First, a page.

How has this show gotten lost in the shuffle of great contemporary musicals? Seriously, how? Sometimes in the midst of a theatre season we lose track of the big picture. Those aggressively-hyped musicals find a way to overshadow more “worthy” works. Style wins over substance. Or critics and the chatterati focus on an element that has little to do with the actual quality of the final product: the running time, the number of gunshots, an actor who wouldn’t pose for a selfie after a two-performance day etc. But I digress…

Giant is a great work of musical theatre. Flawed? Yes. But great. And way back in 2013 it got a fair amount of acclaim, but not enough. It didn’t generate that ever-elusive “heat.” And let’s face it, once the awards season settles down, shows which didn’t win or have closed tend to be forgotten (even by me!). So let me make up for lost time by reminding you that you still can get a sense of its greatness by listening to the vibrant Original Cast Recording.

How about that Brian D’Arcy James? Listen to the pride and optimism in his stirring opening song “Did Spring Come to Texas?,” and the next track is the lovely Kate Baldwin’s character’s establishing ballad “Your Texas.” By the end of those two numbers we not only know who our heroes of the evening are going to be, but we understand them. Later, when their all-too-human flaws occur, we may not approve of their actions but we accept them.

Also in the first act we have another beautifully written character song sung by the formidable Katie Thompson: “He Wanted a Girl.” This would be a good time for me to point out a “flaw” with the show which I am happily overlooking. Given the epic, sprawling nature of Edna Ferber’s novel, a lot of information had to be either eliminated and/or condensed in order to keep the action flowing and not have a five-hour running time. The result is that while Sybille Pearson’s book is finely crafted in terms of our being able to follow all the various plot lines, we do in fact have a show which becomes more of a character pageant than a straightforward narrative musical. People come in and declare (usually musically) who they are and what their specific issues might be, and sometimes the issue is solved by the end of the song. I’ll admit that at first when I was watching the show it bothered me. However, once I settled into that rhythm of storytelling whatever my issues were with it were simply swept away by the beauty of what I was experiencing.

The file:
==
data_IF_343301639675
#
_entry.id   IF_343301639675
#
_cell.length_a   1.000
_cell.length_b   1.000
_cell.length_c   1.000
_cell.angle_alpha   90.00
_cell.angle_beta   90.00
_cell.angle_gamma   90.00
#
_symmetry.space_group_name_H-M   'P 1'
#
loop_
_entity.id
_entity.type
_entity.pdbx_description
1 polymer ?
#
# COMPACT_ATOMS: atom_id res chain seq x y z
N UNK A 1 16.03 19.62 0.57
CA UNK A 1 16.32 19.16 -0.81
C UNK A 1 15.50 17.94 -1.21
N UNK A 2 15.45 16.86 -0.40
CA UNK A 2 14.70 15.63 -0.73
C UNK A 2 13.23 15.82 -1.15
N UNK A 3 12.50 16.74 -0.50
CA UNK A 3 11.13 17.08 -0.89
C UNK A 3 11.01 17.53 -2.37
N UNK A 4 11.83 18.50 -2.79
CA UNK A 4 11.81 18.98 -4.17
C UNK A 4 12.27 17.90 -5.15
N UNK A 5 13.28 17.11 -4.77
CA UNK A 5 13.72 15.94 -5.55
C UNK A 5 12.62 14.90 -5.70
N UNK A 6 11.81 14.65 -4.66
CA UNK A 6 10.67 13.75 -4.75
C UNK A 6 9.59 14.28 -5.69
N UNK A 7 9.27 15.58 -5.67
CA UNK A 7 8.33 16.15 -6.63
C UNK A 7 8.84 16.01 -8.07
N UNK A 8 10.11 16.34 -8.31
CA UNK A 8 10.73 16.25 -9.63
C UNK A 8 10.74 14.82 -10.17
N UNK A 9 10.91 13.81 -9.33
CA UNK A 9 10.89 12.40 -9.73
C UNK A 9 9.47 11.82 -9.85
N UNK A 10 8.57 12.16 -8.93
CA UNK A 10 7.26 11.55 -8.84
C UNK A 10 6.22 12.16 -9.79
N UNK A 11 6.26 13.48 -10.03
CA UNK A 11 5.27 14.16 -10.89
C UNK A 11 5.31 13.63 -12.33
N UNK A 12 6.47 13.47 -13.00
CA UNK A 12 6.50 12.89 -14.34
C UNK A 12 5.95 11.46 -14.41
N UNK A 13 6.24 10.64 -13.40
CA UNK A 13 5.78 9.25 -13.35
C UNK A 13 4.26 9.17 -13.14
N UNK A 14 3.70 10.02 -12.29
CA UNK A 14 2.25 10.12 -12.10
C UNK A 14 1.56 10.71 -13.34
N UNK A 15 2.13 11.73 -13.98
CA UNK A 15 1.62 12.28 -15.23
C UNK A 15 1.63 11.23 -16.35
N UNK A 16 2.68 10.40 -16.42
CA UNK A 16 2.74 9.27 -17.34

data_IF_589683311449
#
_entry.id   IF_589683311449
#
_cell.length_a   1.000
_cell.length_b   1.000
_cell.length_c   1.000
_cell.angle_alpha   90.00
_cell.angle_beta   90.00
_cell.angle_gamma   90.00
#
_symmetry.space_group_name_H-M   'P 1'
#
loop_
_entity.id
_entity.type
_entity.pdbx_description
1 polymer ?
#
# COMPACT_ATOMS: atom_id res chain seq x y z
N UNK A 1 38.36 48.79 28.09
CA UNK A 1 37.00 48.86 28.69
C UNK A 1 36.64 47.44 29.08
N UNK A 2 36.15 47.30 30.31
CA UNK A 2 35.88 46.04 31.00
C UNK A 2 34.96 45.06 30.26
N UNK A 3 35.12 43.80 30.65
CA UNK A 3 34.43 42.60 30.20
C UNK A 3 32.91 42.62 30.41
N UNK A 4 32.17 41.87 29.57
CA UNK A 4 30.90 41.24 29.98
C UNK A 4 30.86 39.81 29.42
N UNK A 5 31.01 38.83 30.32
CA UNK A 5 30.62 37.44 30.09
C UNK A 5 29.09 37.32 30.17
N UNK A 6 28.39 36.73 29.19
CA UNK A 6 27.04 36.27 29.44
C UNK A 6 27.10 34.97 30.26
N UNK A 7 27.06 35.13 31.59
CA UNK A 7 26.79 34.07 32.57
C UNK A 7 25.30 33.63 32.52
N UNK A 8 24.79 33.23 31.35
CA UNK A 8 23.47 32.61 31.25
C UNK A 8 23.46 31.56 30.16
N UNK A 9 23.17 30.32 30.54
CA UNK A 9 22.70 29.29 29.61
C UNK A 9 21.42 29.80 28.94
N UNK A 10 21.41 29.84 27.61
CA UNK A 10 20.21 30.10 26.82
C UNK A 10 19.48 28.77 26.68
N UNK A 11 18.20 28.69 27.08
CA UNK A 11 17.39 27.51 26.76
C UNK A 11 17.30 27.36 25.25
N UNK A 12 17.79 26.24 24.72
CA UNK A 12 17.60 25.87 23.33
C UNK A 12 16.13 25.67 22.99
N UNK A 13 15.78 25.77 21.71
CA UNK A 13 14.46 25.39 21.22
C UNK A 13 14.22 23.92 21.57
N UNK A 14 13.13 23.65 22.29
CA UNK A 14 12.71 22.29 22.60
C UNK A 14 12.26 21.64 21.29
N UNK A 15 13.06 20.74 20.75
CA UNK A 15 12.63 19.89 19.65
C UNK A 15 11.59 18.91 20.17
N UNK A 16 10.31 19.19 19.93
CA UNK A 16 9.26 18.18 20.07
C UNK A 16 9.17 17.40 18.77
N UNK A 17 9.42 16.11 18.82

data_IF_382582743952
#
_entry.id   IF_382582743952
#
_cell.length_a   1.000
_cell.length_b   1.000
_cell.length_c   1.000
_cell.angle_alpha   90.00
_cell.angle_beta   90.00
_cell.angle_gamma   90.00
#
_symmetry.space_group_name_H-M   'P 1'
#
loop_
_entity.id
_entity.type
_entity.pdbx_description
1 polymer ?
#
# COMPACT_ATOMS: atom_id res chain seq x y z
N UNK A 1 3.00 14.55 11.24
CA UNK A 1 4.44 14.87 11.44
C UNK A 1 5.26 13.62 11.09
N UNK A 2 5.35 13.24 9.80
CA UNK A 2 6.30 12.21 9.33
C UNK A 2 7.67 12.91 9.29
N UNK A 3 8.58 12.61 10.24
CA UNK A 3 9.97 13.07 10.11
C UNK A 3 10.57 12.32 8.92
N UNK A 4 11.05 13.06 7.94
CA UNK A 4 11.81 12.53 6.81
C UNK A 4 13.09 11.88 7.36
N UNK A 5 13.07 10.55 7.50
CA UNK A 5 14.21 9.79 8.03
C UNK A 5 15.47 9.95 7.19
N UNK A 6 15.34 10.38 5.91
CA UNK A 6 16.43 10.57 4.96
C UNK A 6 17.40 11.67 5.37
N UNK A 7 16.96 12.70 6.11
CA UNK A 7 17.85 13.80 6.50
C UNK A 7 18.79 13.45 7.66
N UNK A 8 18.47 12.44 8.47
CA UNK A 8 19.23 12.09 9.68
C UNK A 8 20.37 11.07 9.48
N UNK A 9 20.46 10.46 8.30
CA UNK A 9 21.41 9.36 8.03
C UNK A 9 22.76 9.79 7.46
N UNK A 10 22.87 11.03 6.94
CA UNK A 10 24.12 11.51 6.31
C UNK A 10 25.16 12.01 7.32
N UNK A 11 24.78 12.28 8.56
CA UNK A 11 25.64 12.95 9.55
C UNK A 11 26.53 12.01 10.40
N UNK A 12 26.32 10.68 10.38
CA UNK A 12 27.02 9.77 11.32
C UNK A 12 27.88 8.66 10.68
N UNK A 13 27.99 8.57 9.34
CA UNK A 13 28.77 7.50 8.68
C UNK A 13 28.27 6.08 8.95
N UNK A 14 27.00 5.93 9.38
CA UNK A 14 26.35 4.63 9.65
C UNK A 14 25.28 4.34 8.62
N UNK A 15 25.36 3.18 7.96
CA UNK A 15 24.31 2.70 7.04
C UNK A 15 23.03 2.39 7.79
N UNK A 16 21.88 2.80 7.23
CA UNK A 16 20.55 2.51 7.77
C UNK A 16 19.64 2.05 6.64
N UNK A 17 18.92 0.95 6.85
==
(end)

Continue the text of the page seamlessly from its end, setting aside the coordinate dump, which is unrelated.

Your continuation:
The opening of Act Two, “Our Mornings/That Thing,” is an extended musical scene between Mr. D’arcy James and one of my favorite actresses (musical or otherwise) Michelle Pawk. The respect and affection between these characters during this song is palpable. Later on in the act, Ms. Pawk’s husband (in real life, not on the stage) John Dossett, has a surprising and stirring self-revelatory ballad “Place in the World.” One of the achievements of the show is that it treats the conflicting urban and rural sensibilities with respect and sympathy. The penultimate number in the show is “The Desert,” a summing up and looking forward by our leading couple in as lush a musical style as Mr. LaChiusa has ever written.

This is a bold musical, rich in character and melody. In an intelligent and theatrical manner it deals seriously and humanely with so many issues relevant to our times.

If a definition of “spring” (outside of the season which was supposed to be subject of this blog) is:

“Move or jump suddenly or rapidly upwards or forwards” then I think it can be amended with the words:

(see Musical Theatre: Giant).